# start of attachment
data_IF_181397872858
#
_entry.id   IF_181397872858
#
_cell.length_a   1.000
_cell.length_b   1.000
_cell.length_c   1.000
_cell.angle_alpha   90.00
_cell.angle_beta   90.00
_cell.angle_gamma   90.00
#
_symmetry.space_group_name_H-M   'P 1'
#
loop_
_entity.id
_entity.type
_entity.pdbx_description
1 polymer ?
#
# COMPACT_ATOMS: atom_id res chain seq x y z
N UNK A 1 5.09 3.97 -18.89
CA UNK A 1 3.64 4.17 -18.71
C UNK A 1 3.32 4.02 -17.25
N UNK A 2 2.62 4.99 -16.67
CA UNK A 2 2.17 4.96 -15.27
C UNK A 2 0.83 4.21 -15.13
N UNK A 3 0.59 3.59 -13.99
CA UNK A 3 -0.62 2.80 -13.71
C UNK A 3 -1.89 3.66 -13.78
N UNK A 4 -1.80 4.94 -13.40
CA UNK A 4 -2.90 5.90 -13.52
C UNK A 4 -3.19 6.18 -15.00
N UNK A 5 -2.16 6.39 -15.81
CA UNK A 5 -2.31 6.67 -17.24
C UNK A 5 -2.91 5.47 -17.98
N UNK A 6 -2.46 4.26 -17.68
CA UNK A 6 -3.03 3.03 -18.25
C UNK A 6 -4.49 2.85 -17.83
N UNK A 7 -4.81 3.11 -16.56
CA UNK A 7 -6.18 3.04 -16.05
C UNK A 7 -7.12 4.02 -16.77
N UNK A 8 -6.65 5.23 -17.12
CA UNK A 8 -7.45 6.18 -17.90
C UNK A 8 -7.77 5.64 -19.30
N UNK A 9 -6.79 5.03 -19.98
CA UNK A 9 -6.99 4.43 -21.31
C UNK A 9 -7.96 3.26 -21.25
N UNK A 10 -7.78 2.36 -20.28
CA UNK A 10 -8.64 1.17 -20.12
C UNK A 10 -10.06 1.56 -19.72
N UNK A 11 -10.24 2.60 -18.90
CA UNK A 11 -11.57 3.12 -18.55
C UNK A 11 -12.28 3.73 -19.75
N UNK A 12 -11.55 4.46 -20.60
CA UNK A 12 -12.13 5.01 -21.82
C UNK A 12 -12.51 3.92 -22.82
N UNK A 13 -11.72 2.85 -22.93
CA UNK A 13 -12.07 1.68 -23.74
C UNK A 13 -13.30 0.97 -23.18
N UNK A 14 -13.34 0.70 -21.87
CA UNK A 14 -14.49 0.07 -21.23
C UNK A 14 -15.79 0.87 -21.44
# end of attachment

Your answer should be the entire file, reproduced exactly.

data_IF_181397872858
#
_entry.id   IF_181397872858
#
_cell.length_a   1.000
_cell.length_b   1.000
_cell.length_c   1.000
_cell.angle_alpha   90.00
_cell.angle_beta   90.00
_cell.angle_gamma   90.00
#
_symmetry.space_group_name_H-M   'P 1'
#
loop_
_entity.id
_entity.type
_entity.pdbx_description
1 polymer ?
#
# COMPACT_ATOMS: atom_id res chain seq x y z
N UNK A 1 5.09 3.97 -18.89
CA UNK A 1 3.64 4.17 -18.71
C UNK A 1 3.32 4.02 -17.25
N UNK A 2 2.62 4.99 -16.67
CA UNK A 2 2.17 4.96 -15.27
C UNK A 2 0.83 4.21 -15.13
N UNK A 3 0.59 3.59 -13.99
CA UNK A 3 -0.62 2.80 -13.71
C UNK A 3 -1.89 3.66 -13.78
N UNK A 4 -1.80 4.94 -13.40
CA UNK A 4 -2.90 5.90 -13.52
C UNK A 4 -3.19 6.18 -15.00
N UNK A 5 -2.16 6.39 -15.81
CA UNK A 5 -2.31 6.67 -17.24
C UNK A 5 -2.91 5.47 -17.98
N UNK A 6 -2.46 4.26 -17.68
CA UNK A 6 -3.03 3.03 -18.25
C UNK A 6 -4.49 2.85 -17.83
N UNK A 7 -4.81 3.11 -16.56
CA UNK A 7 -6.18 3.04 -16.05
C UNK A 7 -7.12 4.02 -16.77
N UNK A 8 -6.65 5.23 -17.12
CA UNK A 8 -7.45 6.18 -17.90
C UNK A 8 -7.77 5.64 -19.30
N UNK A 9 -6.79 5.03 -19.98
CA UNK A 9 -6.99 4.43 -21.31
C UNK A 9 -7.96 3.26 -21.25
N UNK A 10 -7.78 2.36 -20.28
CA UNK A 10 -8.64 1.17 -20.12
C UNK A 10 -10.06 1.56 -19.72
N UNK A 11 -10.24 2.60 -18.90
CA UNK A 11 -11.57 3.12 -18.55
C UNK A 11 -12.28 3.73 -19.75
N UNK A 12 -11.55 4.46 -20.60
CA UNK A 12 -12.13 5.01 -21.82
C UNK A 12 -12.51 3.92 -22.82
N UNK A 13 -11.72 2.85 -22.93
CA UNK A 13 -12.07 1.68 -23.74
C UNK A 13 -13.30 0.97 -23.18
N UNK A 14 -13.34 0.70 -21.87
CA UNK A 14 -14.49 0.07 -21.23
C UNK A 14 -15.79 0.87 -21.44